We've moved! This site, old.teachingopensource.org, is now an archive and will be permanently disabled on June 17, 2017. The new site can be found at teachingopensource.org. Please save any content from this site that has not yet been migrated so that you can add it.
From Teaching Open Source
A list of tools like wine, Reactos could be mentioned which can (work often good to) start Windows programs. --Erkan Yilmaz 22:30, 22 October 2010 (UTC)
(I'm adding it here from the main article, because it now just gets in the way there.).
We've begun to write this document because it differs from the aims of these previous efforts, like so:
Eric S. Raymond (of the Cathedral and the Bazaar fame) has written this document:
It is a recommended read even if you're an experienced FOSS developer, and it's not too bad. However:
- The license is not specified anywhere in the document. ("Copyright © 2001 Eric S. Raymond")
- The original DocBook/XML appears to be missing. (Which we could remedy manually or automatically, so it's not critical).
- I feel it is too condescending. Raymond kinda says "So you're a noobie and wants to be as l33t as us?" (not in these exact words).
- It suffers from some ESR caprices - Python vs. Perl (or Ruby) ; Ubuntu vs. other distributions ; BASIC is evil and will forever cripple a budding mind. etc.
- The discussion about the hacker mindset with its ideology and philosophy may be taking itself too seriously and intimidating. I agree with most of it (being a Randian Objectivist and all) but I think people can just contribute to open-source because they will enjoy it, and the ideals or spiritual enlightenment will follow later if at all.
Karl Fogel primarily intended this for experienced open source developers who wish to run their open source projects, not to contributors.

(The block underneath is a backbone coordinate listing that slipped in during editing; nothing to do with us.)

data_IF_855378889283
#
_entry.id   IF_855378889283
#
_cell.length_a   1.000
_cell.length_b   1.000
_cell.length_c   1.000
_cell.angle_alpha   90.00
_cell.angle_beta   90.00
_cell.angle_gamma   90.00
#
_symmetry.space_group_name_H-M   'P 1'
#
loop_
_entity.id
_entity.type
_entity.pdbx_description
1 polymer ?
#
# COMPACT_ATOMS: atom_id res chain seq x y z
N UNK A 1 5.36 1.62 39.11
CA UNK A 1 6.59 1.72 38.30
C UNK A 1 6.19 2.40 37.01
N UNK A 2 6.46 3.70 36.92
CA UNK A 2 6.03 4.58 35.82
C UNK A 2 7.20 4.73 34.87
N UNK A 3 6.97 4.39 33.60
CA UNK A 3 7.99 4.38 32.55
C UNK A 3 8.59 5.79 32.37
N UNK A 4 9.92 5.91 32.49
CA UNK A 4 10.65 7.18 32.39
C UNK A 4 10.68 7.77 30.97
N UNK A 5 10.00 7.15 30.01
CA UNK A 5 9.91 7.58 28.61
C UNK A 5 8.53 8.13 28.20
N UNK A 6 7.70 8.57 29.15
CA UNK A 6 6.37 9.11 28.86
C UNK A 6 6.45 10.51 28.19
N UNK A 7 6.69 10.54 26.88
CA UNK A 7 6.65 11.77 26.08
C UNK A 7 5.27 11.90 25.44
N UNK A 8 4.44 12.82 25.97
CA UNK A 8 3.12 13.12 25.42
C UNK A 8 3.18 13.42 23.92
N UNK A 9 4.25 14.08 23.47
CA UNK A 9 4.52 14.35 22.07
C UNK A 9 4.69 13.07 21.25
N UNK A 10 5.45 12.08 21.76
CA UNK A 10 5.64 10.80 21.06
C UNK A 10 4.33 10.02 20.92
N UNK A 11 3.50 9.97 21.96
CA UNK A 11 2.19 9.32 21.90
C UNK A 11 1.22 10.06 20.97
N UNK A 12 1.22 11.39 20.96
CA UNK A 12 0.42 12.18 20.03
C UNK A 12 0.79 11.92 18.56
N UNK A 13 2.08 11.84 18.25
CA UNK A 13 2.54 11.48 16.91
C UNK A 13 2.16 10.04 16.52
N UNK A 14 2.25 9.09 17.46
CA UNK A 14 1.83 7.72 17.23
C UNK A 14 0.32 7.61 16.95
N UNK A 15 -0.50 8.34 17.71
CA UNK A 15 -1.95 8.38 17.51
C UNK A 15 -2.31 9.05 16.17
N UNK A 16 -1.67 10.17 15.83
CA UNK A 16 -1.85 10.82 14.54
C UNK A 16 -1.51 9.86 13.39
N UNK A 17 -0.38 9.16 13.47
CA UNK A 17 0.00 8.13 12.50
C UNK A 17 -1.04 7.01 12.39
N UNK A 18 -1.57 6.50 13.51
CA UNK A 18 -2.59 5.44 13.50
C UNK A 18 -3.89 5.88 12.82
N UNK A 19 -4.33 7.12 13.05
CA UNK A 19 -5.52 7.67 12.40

The Teaching Open Source Book (here)
I feel this book is too directed towards students, assumes too much knowledge, and may not focus enough on providing mental guidance for preparing people for the open source world. I may still borrow from the book (or vice versa) but still feel there's room for a better effort.
The UNIX/Linux Command Line
You might consider using Internet Archive Wayback Machine links like: https://web.archive.org/web/20150721023853/http://unixhelp.ed.ac.uk/ or https://web.archive.org/web/20150529024853/http://theory.uwinnipeg.ca/UNIXhelp/ for something with historical value.
To find if a saved page already exists go to https://archive.org/web/ and fill in the "BROWSE HISTORY" field. If no copy exists, try to use the "Save Page Now" field on the same page. "Save Page Now" respects robot.txt files, so it may not save a copy, but it the case of UNIXHelp that doesn't seem to have been a problem. -- User:NeoPhyte Rep
- NeoPhyte Rep: first of all, next time please use the "+" button at the top of the page to start a new discussion in the talk page, and make sure to sign your message using four tildes. Otherwise, using Wayback Machine will be considered, but it's not too necessary with "UNIXhelp for Users" because there are still plenty of mirrors on it (and we can set up one ourselves). Shlomif (talk) 12:08, 19 April 2016 (UTC)
- My apologies for forgetting the signature.
- The point of using the Wayback Machine is it is well known as a source for many things and has no other reason for existence. It is supported by contributions that are solely tied to maintaining that existence. Many mirrors are just charitable works by an existing administrator who can be overridden by a higher authority. Many newsgroup historical files were lost when AT&T was split up and some accountant couldn't justify saving them because they had no direct benefit to the diversified companies. alt.humor still exists on archive.org.
- It also precludes the need for searching for a still extant mirror and editing the link
- NeoPhyte Rep (talk) 02:33, 15 May 2016 (UTC)